Citizen oversight of the police has proliferated among the larger cities of the U.S., based on the expectations that it would curtail police misconduct and raise the public’s confidence in the police. But social science offers very little empirical evidence to either confirm or refute these expectations. In 2001, one northeastern city established a police review board to provide for citizen oversight, and to learn about how well the new board achieved some of its objectives, Rob Worden and Shelagh Dorn designed and administered surveys of complainants, other people who had contact with city police (i.e., police “clients”), and officers against whom complaints were filed.
Three years of survey research in this city yielded a mix of findings. Citizen oversight, it appeared, enhanced the legitimacy of complaint review, as many people had more confidence in the investigation and disposition of complaints with a citizen review board in place. In addition, evidence suggested that these perceptions had a small but positive effect on the likelihood that police clients took action to complain when they experienced police misconduct. However, many police clients were not aware of the existence of citizen review in this city, despite outreach efforts by the board. Moreover, most clients who were not satisfied with their treatment by police, or with the service that they received, took no action to complain, and when they did, it was not in the form of complaints subject to citizen review. When complaints were filed with the civilian review board, complainants were seldom satisfied with the process unless their complaints were sustained, and many complainants’ expectations could not have been fulfilled by an adjudicative process of this kind. A public version of the full report – the last of three to the city – can be found below.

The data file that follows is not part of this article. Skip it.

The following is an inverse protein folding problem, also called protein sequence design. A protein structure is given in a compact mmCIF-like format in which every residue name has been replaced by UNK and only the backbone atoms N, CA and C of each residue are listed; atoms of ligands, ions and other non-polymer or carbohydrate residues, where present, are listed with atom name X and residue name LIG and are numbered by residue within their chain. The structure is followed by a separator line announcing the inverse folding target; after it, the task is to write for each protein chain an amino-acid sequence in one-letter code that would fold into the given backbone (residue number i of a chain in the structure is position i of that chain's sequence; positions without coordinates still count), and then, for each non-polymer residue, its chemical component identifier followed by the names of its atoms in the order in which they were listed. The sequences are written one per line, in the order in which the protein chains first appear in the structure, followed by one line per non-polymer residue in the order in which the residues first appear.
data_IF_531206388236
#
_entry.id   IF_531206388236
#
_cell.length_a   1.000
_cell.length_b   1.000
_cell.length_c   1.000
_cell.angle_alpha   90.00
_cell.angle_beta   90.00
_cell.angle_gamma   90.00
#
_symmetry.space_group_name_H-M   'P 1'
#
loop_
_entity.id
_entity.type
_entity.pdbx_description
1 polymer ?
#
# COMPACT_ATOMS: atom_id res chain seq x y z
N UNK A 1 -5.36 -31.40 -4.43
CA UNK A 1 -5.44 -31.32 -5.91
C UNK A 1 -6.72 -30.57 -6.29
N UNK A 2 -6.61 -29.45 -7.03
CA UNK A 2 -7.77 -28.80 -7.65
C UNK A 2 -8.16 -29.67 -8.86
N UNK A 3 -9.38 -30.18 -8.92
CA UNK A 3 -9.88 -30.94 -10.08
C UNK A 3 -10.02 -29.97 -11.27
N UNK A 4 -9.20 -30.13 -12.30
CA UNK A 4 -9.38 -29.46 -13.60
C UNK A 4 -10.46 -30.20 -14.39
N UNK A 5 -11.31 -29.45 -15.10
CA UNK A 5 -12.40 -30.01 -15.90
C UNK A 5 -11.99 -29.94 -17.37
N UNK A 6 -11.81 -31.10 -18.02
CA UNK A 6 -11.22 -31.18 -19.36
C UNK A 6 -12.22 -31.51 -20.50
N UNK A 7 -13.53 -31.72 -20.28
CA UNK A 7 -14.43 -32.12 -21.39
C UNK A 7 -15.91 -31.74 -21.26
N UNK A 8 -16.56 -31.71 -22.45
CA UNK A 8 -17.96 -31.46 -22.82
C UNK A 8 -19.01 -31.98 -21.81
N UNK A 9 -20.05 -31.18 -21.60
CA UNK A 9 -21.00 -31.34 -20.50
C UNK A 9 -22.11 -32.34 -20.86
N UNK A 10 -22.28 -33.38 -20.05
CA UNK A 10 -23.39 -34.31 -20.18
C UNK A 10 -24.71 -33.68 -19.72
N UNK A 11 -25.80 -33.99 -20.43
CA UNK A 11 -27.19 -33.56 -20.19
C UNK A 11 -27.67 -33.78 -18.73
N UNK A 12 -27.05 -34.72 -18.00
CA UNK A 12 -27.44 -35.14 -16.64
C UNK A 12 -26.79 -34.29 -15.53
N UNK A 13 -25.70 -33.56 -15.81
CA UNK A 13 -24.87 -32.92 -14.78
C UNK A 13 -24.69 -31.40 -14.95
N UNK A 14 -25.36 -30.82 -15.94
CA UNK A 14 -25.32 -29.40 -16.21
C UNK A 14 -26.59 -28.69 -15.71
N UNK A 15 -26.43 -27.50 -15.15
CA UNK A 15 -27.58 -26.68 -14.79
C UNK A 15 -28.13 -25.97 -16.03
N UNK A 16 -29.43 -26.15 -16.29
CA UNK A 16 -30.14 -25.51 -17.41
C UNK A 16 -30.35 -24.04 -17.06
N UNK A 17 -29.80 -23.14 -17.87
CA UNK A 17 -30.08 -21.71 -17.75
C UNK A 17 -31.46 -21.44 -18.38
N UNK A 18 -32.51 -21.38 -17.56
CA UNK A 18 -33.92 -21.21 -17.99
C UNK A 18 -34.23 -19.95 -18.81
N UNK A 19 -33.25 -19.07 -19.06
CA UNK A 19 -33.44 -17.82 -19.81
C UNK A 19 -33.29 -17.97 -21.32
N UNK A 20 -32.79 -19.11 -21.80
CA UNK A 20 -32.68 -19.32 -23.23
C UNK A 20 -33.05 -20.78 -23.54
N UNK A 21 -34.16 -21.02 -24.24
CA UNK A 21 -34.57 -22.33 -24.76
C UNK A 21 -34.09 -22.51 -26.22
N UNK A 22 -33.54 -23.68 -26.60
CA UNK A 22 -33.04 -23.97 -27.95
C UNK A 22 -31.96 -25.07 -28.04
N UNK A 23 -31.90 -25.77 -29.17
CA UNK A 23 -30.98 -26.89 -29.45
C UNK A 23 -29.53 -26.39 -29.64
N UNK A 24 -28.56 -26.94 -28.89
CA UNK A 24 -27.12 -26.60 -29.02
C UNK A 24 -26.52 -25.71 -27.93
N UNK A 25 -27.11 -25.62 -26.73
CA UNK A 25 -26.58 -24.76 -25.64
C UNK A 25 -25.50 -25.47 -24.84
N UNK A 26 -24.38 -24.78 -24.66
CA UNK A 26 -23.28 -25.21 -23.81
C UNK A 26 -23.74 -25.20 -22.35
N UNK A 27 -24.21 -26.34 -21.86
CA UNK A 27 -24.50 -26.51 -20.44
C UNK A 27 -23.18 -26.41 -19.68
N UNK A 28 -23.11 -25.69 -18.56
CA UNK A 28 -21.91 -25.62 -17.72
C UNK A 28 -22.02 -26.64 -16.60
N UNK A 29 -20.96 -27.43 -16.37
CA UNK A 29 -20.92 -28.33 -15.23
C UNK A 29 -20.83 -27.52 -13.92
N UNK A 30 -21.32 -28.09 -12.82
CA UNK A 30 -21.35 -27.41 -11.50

In 2009-2010 the Finn Institute resumed work of this kind for the city, including a survey of the people who had filed complaints since the suspension of surveying in 2004, and a survey of the city’s residents, to better inform the review board and city officials about the operation of complaint review and the public’s attitudes toward the police. The patterns remained much the same as in the earlier period.
Supported by the Ashton Law School [June, 2009 – January, 2010]
Publications, Reports and Presentations
Robert E. Worden, Heidi S. Bonner and Sarah J. McLean, 2018. “Procedural Justice and Citizen Review of Complaints against the Police: Structure, Outcomes, and Complainants’ Subjective Experiences,” Police Quarterly 21 (1): 77-108.
Robert E. Worden and Kelly J. Becker, 2015. “Tip of an Iceberg: Citizen Complaints and Citizen Dissatisfaction with the Police,” poster presented at the Annual Meeting of the American Society of Criminology, Washington, DC.
Robert E. Worden and Sarah J. McLean, 2010. Citizen Oversight of the Ashton Police, 2010.
Robert E. Worden, 2004. Citizen Oversight of the Ashton Police: Perceptions of Police Clients and Complainants, 2003.